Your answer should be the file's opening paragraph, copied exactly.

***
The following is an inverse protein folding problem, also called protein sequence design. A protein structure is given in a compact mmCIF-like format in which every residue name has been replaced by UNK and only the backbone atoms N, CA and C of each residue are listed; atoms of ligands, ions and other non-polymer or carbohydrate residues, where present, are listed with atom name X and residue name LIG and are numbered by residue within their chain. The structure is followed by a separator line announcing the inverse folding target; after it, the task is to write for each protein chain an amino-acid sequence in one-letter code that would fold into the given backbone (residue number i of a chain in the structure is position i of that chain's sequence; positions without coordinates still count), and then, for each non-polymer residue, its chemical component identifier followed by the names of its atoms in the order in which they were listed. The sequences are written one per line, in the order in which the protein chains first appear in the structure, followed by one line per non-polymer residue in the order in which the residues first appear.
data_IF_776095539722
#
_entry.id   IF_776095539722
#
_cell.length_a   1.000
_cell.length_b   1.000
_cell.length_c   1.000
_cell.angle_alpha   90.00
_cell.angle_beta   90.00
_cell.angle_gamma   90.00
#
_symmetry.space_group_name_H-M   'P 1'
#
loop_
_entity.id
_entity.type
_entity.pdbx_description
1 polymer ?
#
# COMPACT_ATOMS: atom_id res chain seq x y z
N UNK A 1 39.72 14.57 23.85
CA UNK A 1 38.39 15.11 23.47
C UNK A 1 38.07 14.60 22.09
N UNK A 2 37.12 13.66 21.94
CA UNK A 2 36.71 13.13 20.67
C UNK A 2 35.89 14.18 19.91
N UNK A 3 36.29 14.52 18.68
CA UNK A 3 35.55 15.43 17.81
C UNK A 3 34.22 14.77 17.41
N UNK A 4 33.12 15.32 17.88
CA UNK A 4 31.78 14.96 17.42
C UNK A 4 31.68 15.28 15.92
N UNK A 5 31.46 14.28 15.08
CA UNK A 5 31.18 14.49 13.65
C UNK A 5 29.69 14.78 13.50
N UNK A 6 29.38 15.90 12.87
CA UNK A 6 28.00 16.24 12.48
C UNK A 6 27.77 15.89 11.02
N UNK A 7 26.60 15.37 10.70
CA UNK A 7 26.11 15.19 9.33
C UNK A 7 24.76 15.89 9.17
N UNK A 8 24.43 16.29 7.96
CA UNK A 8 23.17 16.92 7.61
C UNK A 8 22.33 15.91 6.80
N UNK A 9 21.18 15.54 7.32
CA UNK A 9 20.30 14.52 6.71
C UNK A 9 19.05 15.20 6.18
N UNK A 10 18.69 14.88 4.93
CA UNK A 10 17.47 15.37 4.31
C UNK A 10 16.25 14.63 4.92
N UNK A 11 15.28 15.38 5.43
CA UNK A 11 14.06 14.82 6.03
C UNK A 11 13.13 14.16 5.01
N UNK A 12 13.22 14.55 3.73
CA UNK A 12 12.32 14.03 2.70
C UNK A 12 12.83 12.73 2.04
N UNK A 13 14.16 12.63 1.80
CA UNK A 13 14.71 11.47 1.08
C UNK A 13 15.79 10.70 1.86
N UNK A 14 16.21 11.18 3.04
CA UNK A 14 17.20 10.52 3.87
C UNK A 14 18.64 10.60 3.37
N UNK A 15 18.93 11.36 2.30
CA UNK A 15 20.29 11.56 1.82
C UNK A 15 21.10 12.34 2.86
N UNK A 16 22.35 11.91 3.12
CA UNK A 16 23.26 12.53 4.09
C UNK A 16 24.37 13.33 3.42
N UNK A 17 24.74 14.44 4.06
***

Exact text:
The following is an inverse protein folding problem, also called protein sequence design. A protein structure is given in a compact mmCIF-like format in which every residue name has been replaced by UNK and only the backbone atoms N, CA and C of each residue are listed; atoms of ligands, ions and other non-polymer or carbohydrate residues, where present, are listed with atom name X and residue name LIG and are numbered by residue within their chain. The structure is followed by a separator line announcing the inverse folding target; after it, the task is to write for each protein chain an amino-acid sequence in one-letter code that would fold into the given backbone (residue number i of a chain in the structure is position i of that chain's sequence; positions without coordinates still count), and then, for each non-polymer residue, its chemical component identifier followed by the names of its atoms in the order in which they were listed. The sequences are written one per line, in the order in which the protein chains first appear in the structure, followed by one line per non-polymer residue in the order in which the residues first appear.